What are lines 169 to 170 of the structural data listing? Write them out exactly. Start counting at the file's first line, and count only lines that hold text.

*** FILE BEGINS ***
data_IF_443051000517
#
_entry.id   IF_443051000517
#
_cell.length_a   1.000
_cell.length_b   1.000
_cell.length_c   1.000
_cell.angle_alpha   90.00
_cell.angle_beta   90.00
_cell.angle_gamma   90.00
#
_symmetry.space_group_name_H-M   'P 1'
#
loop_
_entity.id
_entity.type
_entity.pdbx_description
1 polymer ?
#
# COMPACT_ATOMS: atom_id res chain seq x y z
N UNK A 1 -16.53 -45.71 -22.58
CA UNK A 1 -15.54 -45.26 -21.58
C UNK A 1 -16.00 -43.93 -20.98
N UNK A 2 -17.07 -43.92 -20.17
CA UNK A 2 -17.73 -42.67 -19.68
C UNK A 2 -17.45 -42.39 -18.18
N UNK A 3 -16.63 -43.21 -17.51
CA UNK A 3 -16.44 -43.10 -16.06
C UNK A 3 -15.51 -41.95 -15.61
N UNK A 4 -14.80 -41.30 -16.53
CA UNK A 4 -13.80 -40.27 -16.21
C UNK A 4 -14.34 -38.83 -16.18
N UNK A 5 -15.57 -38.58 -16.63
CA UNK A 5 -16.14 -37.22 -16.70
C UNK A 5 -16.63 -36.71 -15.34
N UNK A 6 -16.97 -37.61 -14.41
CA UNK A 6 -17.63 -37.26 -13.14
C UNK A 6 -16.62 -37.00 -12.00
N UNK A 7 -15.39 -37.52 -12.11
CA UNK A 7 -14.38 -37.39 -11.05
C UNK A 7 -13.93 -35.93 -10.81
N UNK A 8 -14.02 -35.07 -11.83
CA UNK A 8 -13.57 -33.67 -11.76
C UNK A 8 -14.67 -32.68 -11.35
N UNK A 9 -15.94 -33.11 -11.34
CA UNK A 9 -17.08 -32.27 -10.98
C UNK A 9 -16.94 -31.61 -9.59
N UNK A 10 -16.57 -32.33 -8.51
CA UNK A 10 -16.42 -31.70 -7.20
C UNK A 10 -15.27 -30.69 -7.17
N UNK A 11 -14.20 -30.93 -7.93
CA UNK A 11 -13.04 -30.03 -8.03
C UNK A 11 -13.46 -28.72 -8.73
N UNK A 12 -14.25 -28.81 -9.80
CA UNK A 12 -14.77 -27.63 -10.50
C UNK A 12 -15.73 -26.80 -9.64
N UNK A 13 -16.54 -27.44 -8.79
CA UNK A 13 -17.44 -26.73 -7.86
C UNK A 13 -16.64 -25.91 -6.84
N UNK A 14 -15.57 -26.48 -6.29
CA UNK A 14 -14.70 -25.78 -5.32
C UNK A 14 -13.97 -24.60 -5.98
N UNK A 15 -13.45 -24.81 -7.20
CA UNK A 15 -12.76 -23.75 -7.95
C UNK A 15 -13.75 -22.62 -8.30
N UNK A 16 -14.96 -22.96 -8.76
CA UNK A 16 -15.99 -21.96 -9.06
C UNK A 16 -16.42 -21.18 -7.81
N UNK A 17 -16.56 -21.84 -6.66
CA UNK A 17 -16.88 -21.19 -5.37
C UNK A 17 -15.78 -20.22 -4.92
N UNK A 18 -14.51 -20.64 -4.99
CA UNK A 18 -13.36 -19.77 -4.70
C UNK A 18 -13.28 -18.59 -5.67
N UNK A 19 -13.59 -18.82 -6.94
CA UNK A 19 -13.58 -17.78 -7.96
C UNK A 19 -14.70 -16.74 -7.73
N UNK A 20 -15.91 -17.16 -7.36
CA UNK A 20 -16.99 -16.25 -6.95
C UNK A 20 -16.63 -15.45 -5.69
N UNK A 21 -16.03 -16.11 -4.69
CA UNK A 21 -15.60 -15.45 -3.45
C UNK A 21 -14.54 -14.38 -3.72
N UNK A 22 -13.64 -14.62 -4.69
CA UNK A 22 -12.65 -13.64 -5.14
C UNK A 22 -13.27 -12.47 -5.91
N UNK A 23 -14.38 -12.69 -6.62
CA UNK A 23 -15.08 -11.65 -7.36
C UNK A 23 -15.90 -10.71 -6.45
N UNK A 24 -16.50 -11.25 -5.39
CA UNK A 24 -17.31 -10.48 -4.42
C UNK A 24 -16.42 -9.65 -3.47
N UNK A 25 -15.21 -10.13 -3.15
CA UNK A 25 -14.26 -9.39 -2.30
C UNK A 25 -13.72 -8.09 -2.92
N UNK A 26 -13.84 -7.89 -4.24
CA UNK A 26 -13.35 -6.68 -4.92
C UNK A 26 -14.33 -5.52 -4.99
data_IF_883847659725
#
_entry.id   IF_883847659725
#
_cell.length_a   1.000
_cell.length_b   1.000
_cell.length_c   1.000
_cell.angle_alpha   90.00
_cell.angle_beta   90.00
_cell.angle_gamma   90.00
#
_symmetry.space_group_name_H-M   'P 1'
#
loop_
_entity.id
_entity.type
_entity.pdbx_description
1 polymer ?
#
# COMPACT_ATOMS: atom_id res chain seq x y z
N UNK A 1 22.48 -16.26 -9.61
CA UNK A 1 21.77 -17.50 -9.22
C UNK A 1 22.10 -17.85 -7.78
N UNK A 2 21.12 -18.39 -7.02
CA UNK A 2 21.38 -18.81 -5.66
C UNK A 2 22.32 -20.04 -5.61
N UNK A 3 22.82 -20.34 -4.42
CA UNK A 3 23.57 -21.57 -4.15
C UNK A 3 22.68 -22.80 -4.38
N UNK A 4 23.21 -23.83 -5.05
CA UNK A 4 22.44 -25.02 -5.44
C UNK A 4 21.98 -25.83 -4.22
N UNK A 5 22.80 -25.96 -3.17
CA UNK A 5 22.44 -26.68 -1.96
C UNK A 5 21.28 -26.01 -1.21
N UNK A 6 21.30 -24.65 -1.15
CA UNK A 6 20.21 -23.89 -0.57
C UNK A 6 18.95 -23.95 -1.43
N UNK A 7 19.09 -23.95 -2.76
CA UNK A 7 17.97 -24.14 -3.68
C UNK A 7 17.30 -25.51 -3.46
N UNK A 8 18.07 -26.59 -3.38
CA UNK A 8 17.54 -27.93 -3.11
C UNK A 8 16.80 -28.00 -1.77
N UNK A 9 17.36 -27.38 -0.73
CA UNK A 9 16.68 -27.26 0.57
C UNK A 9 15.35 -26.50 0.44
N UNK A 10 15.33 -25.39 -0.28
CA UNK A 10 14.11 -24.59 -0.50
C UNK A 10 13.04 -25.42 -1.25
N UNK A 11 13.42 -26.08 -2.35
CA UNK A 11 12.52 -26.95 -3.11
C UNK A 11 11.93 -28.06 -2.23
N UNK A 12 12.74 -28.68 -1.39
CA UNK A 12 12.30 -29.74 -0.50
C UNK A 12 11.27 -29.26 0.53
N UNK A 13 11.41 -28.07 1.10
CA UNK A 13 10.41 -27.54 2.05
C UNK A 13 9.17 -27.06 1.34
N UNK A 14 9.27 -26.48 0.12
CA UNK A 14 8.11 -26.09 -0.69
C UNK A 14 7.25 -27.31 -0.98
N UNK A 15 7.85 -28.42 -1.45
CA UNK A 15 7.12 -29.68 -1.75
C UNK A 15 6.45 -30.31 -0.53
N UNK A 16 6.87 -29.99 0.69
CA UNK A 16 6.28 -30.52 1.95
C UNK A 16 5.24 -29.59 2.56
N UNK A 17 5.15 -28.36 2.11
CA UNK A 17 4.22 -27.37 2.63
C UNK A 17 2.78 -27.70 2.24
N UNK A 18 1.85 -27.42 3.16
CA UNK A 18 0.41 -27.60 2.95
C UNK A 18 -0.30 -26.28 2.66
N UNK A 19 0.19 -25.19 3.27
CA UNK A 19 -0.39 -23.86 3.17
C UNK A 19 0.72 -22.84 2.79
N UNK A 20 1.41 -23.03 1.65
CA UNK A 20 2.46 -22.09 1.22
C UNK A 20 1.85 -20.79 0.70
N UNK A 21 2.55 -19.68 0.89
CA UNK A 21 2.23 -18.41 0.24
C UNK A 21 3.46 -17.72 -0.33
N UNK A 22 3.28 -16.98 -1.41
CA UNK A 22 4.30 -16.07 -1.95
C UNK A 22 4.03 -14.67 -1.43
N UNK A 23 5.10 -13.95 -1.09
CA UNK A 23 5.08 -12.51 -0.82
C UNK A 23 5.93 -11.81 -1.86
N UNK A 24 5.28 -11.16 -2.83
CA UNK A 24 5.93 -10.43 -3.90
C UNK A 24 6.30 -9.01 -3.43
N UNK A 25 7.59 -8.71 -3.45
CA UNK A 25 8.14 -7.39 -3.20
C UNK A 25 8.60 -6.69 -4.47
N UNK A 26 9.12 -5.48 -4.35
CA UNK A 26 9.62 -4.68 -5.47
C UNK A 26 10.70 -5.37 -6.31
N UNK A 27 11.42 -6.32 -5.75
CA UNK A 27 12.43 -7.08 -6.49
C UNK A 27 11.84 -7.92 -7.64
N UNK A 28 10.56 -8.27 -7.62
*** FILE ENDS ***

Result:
C UNK A 17 2.78 -27.70 2.24
N UNK A 18 1.85 -27.42 3.16